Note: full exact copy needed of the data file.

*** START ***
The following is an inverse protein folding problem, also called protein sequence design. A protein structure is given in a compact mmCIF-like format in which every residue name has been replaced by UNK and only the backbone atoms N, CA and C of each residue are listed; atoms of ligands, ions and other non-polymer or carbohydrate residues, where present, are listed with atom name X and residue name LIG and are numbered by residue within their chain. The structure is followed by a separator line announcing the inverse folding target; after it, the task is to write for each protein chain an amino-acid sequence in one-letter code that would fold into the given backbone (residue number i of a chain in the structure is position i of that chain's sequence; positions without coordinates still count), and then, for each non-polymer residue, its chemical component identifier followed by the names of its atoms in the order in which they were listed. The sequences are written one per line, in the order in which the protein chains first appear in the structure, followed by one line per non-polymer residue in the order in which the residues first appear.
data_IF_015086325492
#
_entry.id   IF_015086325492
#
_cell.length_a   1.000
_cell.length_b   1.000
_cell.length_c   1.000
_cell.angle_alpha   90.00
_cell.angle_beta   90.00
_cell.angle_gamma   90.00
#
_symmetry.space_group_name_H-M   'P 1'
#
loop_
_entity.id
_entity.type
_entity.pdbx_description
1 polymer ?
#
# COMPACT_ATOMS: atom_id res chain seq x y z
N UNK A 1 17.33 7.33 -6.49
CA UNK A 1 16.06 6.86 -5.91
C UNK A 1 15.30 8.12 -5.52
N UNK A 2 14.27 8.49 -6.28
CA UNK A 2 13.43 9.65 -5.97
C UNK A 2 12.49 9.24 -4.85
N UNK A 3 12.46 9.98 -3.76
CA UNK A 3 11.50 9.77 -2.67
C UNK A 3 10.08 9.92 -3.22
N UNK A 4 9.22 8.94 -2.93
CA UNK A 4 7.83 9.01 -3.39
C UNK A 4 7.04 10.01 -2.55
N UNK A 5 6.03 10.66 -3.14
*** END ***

The following is an inverse protein folding problem, also called protein sequence design. A protein structure is given in a compact mmCIF-like format in which every residue name has been replaced by UNK and only the backbone atoms N, CA and C of each residue are listed; atoms of ligands, ions and other non-polymer or carbohydrate residues, where present, are listed with atom name X and residue name LIG and are numbered by residue within their chain. The structure is followed by a separator line announcing the inverse folding target; after it, the task is to write for each protein chain an amino-acid sequence in one-letter code that would fold into the given backbone (residue number i of a chain in the structure is position i of that chain's sequence; positions without coordinates still count), and then, for each non-polymer residue, its chemical component identifier followed by the names of its atoms in the order in which they were listed. The sequences are written one per line, in the order in which the protein chains first appear in the structure, followed by one line per non-polymer residue in the order in which the residues first appear.
data_IF_015086325492
#
_entry.id   IF_015086325492
#
_cell.length_a   1.000
_cell.length_b   1.000
_cell.length_c   1.000
_cell.angle_alpha   90.00
_cell.angle_beta   90.00
_cell.angle_gamma   90.00
#
_symmetry.space_group_name_H-M   'P 1'
#
loop_
_entity.id
_entity.type
_entity.pdbx_description
1 polymer ?
#
# COMPACT_ATOMS: atom_id res chain seq x y z
N UNK A 1 17.33 7.33 -6.49
CA UNK A 1 16.06 6.86 -5.91
C UNK A 1 15.30 8.12 -5.52
N UNK A 2 14.27 8.49 -6.28
CA UNK A 2 13.43 9.65 -5.97
C UNK A 2 12.49 9.24 -4.85
N UNK A 3 12.46 9.98 -3.76
CA UNK A 3 11.50 9.77 -2.67
C UNK A 3 10.08 9.92 -3.22
N UNK A 4 9.22 8.94 -2.93
CA UNK A 4 7.83 9.01 -3.39
C UNK A 4 7.04 10.01 -2.55
N UNK A 5 6.03 10.66 -3.14